Herpes simplex virus type-2 (HSV-2) seropositive persons have a 3- to 5-fold higher risk of acquiring HIV, possibly because of HSV-2–induced inflammation and recruitment of susceptible immune cells to exposure sites. We hypothesized that cervical HSV-2 activation (ie, viral DNA shedding and/or ulcers) preceded HIV acquisition in the hormonal contraception and HIV cohort.
Zimbabwean women who acquired HIV were matched to HIV-negative women on visit, age, and bacterial sexually transmitted infections. Up to 5 cervical swabs bracketing first polymerase chain reaction detection of HIV DNA (the index visit) were selected (t-6months, t-3months, tindex, t+3months, t+6months). Women with HSV-2 immunoglobulin G+ before tindex were polymerase chain reaction tested for viral shedding. Self-reported and clinician-diagnosed ulcers were documented. Multivariable logistic regression, accounting for matching, estimated adjusted odds ratios (aOR) and 95% confidence intervals (CIs) at each visit.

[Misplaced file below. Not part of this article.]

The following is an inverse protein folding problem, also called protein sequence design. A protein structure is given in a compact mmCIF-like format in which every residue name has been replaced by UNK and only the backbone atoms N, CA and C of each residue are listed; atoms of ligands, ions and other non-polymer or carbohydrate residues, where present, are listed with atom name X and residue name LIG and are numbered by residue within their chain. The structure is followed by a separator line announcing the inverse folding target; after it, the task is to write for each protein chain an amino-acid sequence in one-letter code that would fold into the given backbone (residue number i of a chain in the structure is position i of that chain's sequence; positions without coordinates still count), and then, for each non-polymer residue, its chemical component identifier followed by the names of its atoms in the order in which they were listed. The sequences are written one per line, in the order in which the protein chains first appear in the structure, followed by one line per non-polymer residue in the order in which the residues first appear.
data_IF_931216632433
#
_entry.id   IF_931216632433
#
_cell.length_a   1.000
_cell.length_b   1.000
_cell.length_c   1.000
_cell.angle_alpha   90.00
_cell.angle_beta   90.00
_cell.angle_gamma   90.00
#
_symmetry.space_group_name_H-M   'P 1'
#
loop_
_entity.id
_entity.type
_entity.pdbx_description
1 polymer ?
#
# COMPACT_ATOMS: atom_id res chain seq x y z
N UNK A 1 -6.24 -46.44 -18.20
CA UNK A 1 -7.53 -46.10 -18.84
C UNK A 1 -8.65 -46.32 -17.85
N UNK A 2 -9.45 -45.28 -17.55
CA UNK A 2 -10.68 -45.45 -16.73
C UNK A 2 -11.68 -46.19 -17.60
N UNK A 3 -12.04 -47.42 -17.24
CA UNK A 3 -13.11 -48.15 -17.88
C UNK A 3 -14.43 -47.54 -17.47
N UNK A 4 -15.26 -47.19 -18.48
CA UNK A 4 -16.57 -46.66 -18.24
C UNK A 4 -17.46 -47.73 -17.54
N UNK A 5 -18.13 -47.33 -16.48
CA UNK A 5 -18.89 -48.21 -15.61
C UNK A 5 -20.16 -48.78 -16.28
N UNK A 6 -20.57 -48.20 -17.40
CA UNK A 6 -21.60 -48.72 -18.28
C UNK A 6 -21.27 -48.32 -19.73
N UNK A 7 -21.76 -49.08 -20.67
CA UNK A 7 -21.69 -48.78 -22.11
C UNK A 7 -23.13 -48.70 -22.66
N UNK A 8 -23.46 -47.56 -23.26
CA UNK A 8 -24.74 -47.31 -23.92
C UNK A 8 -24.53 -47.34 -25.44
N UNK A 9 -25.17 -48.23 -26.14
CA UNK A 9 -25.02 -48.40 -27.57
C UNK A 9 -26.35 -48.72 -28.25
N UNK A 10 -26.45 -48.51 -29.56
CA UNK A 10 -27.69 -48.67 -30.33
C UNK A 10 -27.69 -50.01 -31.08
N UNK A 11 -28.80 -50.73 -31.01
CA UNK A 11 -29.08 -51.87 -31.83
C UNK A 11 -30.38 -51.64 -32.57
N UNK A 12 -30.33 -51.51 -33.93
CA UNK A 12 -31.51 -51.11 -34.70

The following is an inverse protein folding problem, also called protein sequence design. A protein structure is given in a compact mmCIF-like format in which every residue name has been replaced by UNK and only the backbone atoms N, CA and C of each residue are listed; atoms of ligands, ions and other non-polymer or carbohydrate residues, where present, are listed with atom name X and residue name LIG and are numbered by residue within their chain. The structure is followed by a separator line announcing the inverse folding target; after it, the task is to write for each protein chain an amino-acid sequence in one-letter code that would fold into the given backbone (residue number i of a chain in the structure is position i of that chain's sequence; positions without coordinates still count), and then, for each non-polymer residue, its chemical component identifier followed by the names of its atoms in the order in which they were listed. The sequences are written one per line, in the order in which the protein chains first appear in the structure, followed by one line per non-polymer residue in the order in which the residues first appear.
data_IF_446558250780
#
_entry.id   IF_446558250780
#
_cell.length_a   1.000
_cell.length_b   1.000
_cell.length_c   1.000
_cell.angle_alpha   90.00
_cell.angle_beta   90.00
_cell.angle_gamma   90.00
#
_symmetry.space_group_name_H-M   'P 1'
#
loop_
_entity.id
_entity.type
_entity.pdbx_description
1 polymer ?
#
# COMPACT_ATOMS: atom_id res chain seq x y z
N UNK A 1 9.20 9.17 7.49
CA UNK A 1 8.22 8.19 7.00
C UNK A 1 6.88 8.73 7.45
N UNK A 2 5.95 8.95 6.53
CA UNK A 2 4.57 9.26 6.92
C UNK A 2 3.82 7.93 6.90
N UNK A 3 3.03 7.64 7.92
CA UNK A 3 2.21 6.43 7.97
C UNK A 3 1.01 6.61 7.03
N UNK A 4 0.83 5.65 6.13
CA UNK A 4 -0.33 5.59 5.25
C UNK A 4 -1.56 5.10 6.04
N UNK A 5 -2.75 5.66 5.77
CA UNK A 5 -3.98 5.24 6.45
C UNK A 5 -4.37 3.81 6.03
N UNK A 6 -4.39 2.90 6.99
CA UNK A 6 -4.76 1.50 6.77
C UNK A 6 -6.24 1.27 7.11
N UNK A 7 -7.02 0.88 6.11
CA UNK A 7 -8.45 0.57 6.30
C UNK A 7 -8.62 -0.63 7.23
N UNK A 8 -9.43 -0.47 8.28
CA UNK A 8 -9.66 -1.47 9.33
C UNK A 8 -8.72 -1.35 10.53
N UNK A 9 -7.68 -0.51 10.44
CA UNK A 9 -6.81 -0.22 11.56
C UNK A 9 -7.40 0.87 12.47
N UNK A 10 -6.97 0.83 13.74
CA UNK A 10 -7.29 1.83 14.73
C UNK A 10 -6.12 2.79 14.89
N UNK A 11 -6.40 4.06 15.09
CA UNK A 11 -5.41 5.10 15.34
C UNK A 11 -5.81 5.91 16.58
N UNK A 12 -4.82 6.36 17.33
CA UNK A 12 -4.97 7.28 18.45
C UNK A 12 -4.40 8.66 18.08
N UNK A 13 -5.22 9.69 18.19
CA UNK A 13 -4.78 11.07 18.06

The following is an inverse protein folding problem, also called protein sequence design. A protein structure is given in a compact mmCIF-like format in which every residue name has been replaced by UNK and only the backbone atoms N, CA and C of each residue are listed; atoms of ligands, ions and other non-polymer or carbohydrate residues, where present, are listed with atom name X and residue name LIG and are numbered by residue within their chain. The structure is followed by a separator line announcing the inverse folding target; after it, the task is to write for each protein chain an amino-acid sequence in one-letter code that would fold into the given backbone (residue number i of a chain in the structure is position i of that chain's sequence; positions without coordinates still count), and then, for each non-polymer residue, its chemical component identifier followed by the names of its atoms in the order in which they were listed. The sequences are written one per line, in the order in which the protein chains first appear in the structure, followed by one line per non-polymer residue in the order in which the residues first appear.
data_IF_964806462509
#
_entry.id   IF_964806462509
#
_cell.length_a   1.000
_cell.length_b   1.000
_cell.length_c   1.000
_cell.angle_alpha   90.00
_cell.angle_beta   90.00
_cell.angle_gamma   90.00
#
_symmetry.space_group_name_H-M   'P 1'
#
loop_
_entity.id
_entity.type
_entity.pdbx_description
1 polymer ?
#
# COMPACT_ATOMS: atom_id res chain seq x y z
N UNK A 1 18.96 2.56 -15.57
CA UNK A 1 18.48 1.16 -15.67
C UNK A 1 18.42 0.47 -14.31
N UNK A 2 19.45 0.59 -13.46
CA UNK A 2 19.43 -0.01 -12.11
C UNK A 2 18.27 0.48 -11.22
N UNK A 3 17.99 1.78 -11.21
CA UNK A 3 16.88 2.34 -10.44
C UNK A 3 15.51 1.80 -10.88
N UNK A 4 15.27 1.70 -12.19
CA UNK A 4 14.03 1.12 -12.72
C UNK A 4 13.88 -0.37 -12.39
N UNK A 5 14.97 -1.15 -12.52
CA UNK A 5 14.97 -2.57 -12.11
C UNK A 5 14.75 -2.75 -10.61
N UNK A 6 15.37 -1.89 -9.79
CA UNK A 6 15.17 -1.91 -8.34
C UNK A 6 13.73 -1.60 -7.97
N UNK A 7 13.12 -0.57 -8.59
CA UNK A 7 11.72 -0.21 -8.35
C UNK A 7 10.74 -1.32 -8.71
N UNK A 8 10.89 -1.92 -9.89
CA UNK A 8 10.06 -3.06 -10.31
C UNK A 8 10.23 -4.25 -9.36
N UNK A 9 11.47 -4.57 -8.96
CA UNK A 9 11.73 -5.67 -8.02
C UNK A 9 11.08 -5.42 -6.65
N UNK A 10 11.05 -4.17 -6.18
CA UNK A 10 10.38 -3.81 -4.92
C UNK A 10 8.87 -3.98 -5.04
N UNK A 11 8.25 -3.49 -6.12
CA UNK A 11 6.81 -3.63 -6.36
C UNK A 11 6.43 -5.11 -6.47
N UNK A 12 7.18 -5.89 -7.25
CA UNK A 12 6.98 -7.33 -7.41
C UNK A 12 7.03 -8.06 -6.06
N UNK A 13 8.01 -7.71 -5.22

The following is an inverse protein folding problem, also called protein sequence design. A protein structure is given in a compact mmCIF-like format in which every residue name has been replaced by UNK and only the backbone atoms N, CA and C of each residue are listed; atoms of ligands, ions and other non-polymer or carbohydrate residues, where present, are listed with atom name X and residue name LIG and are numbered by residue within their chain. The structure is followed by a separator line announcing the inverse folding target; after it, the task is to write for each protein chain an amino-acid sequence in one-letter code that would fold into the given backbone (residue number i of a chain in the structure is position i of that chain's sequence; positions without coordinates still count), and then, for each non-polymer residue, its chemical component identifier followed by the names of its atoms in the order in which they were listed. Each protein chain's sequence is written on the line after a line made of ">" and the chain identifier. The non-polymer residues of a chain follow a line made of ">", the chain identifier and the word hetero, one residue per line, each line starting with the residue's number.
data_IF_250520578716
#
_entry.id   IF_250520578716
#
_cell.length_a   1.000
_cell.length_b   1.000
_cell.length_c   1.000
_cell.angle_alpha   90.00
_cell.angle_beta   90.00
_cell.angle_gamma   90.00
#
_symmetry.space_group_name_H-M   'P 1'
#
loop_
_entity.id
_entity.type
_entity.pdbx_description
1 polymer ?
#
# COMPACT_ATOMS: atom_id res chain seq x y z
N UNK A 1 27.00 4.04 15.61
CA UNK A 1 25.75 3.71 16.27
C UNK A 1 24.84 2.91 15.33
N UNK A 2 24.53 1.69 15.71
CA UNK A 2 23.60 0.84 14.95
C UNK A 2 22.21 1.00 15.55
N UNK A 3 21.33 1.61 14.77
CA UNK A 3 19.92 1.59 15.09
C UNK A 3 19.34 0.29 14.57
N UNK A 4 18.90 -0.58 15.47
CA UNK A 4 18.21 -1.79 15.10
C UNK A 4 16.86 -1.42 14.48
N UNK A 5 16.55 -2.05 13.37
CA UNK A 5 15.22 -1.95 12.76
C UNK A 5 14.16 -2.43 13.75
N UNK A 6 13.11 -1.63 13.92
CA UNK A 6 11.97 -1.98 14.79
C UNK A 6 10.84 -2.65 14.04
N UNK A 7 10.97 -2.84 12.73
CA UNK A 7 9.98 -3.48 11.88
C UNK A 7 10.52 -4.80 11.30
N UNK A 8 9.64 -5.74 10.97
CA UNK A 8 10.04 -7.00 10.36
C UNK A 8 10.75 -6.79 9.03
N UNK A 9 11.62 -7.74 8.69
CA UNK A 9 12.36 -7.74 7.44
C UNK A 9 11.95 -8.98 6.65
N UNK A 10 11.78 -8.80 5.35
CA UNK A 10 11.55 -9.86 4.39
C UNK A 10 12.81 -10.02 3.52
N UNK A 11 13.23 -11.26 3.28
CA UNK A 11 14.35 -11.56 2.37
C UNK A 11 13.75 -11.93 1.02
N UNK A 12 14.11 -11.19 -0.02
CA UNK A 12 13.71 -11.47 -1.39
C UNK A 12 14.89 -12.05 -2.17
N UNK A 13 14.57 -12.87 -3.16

Of 387 HSV-2 seropositive women, most had prevalent as compared with incident HSV-2 (91% vs. 9%, respectively). HSV-2 viral shedding was more common among HIV seroconverters than HIV-negative women (26% vs. 14%, P < 0.01). Shedding occurred around HIV acquisition (t-3months aOR, 2.7; 95% CI, 0.8 to 8.8; tindex aOR, 2.6; 95% CI, 1.1 to 6.5; t+3months aOR, 2.6; 95% CI, 1.0 to 6.6). Genital ulcers were reported more often among HIV seroconverters than HIV-negative women (13% vs. 7%; P = 0.06) and detection was after HIV acquisition (t+6months aOR, 14.5; 95% CI, 1.6 to 133.9).
HSV-2 shedding appeared synergistic with HIV acquisition followed by presentation of ulcers. Evaluating all sexually transmitted infections rather than HSV-2 alone may clarify the relationship between inflammation and HIV acquisition.